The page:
I need to talk with you once more about the crisis in the Catholic Church regarding the cover-up of sexual abuse of minors. We have heard the reports and the allegations, and a climate of mistrust of Church authority has affected many Catholic people, particularly the modern generation.

            Anger is a valid response. Protecting the public image of “the Church” led some bishops to allow pedophile priests to wreak havoc. Hurt and anger at the violation of innocent lives and at the coverup is a healthy response by any faithful Catholic. I felt this back in 2002 and since. After some years as a priest, talking with middle-aged adults about their trauma from childhood abuse, gave me first-hand experience of its devastation.

            Today I feel sorrow (which is hopeful) and sadness (which is not). Sorrow and anger can lead us to hope, to courage and then to action. Action to re-form the structures of the Church which allowed evil to creep in.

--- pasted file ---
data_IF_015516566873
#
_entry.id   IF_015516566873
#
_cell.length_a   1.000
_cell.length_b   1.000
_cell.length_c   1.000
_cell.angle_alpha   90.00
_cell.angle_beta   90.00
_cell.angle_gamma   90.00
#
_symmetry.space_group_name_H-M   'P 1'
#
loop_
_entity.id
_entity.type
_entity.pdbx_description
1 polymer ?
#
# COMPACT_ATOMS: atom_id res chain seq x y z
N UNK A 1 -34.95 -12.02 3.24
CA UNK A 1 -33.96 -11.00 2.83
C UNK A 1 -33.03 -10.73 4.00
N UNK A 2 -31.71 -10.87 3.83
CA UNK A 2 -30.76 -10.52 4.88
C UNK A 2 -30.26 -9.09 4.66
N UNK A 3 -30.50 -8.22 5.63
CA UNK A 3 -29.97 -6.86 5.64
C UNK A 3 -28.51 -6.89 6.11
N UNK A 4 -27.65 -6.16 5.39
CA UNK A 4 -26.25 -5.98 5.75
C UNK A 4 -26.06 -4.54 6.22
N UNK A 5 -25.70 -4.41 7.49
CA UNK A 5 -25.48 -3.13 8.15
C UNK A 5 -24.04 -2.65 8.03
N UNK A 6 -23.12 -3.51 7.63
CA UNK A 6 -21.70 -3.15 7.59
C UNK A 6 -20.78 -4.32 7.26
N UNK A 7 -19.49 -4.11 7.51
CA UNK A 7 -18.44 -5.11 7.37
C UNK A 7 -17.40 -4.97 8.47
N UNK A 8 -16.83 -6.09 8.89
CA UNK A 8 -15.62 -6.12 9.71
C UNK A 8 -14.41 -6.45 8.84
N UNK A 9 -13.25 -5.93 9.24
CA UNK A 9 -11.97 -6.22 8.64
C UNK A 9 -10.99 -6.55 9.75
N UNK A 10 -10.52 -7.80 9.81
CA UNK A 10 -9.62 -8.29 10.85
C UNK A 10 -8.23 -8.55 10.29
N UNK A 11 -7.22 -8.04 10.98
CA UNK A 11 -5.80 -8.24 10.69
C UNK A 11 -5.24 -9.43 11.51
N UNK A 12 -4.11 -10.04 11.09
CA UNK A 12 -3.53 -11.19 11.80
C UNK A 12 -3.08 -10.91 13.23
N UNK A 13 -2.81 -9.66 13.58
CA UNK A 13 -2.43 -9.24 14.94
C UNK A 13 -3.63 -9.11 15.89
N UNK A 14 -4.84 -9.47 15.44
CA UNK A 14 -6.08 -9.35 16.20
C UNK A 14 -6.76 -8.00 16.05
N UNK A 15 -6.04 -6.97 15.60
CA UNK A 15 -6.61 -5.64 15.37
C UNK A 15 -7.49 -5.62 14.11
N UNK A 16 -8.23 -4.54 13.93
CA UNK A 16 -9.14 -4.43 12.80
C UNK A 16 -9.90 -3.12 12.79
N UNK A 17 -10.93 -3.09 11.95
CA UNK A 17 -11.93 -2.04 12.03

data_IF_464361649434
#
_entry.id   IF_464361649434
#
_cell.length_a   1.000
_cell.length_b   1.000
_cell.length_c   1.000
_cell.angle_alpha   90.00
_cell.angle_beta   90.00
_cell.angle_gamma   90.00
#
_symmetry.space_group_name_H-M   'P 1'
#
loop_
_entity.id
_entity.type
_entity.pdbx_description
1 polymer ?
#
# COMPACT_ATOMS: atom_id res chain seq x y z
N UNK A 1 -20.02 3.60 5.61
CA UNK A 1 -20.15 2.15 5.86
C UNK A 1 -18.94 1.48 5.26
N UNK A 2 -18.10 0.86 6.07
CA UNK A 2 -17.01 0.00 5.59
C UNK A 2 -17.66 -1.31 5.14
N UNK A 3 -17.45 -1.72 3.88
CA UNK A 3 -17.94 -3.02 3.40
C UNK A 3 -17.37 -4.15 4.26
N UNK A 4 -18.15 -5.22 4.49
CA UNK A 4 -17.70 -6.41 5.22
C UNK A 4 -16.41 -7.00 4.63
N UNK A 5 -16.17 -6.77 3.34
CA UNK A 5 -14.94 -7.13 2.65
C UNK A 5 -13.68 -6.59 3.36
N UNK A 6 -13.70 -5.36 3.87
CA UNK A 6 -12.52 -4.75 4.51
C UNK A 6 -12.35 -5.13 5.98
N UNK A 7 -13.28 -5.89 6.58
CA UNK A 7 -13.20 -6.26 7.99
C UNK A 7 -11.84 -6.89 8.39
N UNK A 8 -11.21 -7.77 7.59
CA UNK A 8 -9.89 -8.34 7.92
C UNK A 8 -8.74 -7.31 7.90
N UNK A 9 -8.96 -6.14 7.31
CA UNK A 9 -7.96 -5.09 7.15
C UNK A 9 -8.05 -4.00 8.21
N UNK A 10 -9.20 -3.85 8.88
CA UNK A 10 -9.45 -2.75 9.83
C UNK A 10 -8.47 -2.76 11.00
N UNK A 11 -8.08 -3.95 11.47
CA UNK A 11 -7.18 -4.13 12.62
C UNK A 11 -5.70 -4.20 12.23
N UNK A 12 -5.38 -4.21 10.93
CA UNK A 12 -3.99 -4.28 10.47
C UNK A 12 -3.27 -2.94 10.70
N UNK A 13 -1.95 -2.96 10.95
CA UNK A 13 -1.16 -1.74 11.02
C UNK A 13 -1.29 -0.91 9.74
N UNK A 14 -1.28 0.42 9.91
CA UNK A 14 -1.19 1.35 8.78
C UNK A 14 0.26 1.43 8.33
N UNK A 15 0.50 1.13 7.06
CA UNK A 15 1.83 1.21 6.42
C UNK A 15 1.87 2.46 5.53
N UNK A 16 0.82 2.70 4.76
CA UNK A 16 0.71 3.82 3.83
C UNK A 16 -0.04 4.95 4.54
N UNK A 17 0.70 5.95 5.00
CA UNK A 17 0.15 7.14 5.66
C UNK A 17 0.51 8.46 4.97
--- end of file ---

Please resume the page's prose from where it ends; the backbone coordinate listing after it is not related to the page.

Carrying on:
The Catholic Church, together with all baptized Christians is The Body of Christ. We do not follow Jesus by cutting ourselves off from his Body. If the Body, in its earthly members, is weak and sinful, we must pursue conversion and reform. This is faith in Jesus.

            I think the Catholic Church needs to have lay people, men and women, in certain decision-making roles, where the authority of bishops and priests will not forbid the pursuit of justice, as in the case of not only sexual abuse, but also in finances.

            Pope Francis has clearly stated that authority in the Church is too centralized. American bishops should—when necessary—discipline fellow bishops, not leave it to “higher authority”. (“If your brother sins, go and talk to him…” Matthew 18). Much else would flow from this….

            But enough. Happy Thanksgiving.  Families get angry at members’ wrongdoings. Then they take steps to correct it and reconcile. Silence and separation are not what God wants of us.

                                                                                                                        Father John Hynes